Why an interpreter?
– Ludwig Wittgenstein
The limits of my language are the limits of my world.
- We are needed on conferences, seminars, for negotiations, staff meetings, European works council meetings and official events.
- For most of these events, working without interpreters is not an option.
Importance of interpreting
In our globalized world, markets have become increasingly international, spanning many countries, cultures and... languages.
Overcoming language barriers is an important aspect of succesful business. Communicating with your customer in his
language is not only a must (customer is king, isn't he?) but also a sign of respect. That's where interpreters can help you.
Another reason why using interpreters makes sense, is the fact that it is much easier for you to express yourself in your mother tongue. You will be more at ease, you will find the right words more easily and – more importantly – you will be able to express subtleties in a way that other languages do not allow you to, simply because they are not your mother tongue.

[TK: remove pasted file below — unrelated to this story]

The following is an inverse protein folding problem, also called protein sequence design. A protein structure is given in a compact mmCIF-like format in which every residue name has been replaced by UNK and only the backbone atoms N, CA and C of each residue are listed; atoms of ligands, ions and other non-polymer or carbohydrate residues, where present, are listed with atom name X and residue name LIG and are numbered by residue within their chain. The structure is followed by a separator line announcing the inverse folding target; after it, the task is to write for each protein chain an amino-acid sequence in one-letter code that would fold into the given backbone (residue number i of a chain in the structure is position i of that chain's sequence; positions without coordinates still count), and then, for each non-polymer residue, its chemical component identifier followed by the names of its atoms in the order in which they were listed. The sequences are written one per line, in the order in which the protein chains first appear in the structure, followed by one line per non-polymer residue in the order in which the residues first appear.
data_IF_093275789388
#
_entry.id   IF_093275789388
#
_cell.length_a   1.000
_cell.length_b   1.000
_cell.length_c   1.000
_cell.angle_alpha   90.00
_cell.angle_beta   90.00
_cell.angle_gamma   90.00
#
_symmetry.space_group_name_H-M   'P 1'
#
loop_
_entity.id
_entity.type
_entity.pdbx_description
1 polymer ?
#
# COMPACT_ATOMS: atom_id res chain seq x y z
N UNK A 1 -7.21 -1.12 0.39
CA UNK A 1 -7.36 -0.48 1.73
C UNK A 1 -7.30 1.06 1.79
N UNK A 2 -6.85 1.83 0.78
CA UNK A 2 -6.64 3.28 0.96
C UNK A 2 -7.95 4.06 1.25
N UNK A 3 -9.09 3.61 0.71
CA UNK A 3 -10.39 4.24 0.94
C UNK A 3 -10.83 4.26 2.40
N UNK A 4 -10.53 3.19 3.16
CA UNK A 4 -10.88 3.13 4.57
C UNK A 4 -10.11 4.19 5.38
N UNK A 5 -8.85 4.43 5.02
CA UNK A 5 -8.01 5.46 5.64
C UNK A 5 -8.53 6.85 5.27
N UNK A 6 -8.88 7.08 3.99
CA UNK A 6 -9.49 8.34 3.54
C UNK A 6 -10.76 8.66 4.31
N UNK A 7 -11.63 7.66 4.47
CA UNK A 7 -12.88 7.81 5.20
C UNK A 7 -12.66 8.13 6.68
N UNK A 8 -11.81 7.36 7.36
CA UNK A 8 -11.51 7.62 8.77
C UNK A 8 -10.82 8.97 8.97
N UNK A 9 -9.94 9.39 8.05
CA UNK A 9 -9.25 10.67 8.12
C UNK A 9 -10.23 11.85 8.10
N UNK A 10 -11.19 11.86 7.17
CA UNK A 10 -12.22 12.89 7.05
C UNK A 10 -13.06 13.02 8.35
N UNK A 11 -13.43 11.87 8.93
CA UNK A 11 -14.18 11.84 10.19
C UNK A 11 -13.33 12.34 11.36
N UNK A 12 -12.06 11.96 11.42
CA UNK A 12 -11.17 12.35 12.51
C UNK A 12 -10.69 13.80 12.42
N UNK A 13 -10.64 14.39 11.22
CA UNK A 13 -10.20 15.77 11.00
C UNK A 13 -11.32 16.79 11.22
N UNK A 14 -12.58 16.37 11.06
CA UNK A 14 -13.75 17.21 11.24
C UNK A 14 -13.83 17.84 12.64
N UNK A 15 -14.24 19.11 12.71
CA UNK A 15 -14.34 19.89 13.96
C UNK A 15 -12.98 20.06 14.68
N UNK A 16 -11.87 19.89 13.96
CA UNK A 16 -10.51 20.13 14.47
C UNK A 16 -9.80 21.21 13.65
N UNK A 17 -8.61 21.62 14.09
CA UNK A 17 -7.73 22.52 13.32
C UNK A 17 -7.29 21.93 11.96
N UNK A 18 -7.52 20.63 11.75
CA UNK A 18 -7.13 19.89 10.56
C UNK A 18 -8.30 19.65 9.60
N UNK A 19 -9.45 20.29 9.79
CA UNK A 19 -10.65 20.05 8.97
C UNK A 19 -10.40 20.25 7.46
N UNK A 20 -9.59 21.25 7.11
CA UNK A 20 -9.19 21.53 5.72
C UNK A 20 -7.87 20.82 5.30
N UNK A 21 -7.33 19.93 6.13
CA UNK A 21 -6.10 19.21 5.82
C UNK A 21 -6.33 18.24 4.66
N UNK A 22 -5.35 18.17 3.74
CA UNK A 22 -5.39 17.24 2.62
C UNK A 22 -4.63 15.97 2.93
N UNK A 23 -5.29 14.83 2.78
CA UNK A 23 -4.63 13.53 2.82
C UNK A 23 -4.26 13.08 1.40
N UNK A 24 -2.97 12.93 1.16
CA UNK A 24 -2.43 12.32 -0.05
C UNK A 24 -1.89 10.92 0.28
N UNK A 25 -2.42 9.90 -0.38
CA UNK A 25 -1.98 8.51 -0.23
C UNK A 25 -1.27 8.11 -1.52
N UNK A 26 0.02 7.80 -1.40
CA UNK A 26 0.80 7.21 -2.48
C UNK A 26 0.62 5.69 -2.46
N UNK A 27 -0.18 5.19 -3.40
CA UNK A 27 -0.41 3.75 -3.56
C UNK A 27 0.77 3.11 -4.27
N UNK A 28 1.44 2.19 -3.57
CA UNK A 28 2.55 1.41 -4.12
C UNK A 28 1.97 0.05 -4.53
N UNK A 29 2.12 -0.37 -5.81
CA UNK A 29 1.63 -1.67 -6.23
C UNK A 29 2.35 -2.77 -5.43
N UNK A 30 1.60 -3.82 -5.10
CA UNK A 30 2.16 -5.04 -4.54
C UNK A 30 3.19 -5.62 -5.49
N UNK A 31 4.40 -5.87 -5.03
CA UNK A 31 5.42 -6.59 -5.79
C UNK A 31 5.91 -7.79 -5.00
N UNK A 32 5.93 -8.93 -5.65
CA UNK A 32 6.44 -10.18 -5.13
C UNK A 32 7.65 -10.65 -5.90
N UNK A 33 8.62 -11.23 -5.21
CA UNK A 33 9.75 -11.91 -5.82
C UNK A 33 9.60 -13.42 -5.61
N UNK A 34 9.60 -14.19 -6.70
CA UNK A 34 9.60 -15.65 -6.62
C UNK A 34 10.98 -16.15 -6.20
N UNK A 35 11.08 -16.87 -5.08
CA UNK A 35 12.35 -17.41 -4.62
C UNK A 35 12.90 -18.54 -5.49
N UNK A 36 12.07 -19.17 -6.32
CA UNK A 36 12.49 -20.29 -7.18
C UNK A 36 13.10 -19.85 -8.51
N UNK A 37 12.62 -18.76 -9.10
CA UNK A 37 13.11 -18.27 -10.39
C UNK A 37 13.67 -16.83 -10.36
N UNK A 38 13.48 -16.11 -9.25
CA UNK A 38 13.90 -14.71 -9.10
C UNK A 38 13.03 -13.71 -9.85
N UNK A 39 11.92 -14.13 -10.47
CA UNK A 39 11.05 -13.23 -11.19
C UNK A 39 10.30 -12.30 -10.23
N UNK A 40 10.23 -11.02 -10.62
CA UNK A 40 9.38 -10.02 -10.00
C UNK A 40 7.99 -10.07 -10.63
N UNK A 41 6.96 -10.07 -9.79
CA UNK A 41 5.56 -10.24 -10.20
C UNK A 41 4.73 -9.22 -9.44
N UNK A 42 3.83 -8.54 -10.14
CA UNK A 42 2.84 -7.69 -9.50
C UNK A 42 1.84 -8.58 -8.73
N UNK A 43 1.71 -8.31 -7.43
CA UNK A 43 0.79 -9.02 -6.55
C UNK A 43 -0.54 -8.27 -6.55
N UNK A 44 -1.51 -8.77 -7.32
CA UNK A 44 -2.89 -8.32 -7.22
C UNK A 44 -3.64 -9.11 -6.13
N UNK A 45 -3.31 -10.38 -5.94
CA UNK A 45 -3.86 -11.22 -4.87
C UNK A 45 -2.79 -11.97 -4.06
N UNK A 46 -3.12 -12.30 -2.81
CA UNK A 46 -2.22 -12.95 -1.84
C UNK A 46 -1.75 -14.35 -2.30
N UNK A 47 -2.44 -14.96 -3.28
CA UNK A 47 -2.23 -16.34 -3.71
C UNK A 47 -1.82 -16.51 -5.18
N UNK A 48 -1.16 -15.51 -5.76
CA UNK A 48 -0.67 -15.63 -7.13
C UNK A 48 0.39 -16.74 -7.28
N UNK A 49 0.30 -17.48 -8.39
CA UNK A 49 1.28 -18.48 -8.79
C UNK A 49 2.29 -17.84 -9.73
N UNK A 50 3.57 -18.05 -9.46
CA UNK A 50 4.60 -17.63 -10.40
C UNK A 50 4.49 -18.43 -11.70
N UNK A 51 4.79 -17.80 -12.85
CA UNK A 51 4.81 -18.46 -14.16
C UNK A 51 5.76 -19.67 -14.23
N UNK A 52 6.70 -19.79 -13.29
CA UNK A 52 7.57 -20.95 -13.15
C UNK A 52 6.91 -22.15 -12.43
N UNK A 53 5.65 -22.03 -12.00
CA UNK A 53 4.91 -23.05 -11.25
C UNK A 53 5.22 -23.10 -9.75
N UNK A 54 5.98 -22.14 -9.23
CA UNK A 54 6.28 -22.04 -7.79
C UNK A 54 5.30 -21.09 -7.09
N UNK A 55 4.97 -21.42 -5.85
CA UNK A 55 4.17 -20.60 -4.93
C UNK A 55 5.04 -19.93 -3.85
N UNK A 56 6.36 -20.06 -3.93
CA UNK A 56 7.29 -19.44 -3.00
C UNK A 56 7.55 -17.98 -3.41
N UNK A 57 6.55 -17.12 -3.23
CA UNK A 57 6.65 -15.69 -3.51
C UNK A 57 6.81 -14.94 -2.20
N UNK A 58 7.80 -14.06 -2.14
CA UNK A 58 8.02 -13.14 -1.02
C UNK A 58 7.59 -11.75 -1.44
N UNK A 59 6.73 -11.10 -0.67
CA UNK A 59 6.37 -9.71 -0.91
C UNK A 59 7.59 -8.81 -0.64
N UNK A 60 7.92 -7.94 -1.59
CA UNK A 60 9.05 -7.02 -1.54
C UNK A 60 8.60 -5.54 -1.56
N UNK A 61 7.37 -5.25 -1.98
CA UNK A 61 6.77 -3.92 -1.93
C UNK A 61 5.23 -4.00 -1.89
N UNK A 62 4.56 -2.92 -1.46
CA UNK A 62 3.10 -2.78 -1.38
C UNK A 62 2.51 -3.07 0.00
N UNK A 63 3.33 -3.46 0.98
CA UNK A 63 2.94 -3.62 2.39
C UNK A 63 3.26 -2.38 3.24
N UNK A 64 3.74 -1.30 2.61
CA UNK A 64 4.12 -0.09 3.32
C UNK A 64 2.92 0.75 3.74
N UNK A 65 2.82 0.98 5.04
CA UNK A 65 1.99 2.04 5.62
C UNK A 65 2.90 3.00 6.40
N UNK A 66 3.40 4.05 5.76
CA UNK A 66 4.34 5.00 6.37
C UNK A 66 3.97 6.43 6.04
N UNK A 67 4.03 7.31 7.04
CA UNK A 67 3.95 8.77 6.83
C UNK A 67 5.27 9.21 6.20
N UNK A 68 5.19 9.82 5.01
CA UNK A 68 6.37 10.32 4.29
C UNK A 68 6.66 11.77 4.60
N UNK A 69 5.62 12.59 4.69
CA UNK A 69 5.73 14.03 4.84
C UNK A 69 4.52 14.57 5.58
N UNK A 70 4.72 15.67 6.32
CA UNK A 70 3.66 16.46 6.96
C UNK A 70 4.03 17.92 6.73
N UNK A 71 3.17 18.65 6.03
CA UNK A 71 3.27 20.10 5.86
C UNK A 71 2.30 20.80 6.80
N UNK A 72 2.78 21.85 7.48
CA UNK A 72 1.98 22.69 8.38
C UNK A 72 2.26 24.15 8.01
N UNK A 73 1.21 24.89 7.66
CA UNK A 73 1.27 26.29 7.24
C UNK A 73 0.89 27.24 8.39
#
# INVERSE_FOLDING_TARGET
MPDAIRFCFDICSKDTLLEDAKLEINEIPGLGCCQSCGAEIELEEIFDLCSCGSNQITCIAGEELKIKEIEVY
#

Multinational companies and institutions
A huge number of companies and institutions operate internationally. This means there is often an official need for interpreters.
I live and work in Belgium, a country with three official languages (NL, FR, DE). A lot of institutions here use interpreters.
I work for the Flemish Parliament, the Federal Parliament and the trade unions, amongst others.
Belgium as a country is also home to the European Parliament, the European Commission and the European Council of Ministers, to a host of multinational companies, and to thousands of small and big organisations working with several languages. A lot of these try to influence European policy-making. The number of lobbyists in Brussels is estimated at 15,000 to 20,000, the number of lobbying organizations there at 4,500 to 5,000. They mainly cater to business interests. This means there is a lot of work for interpreters.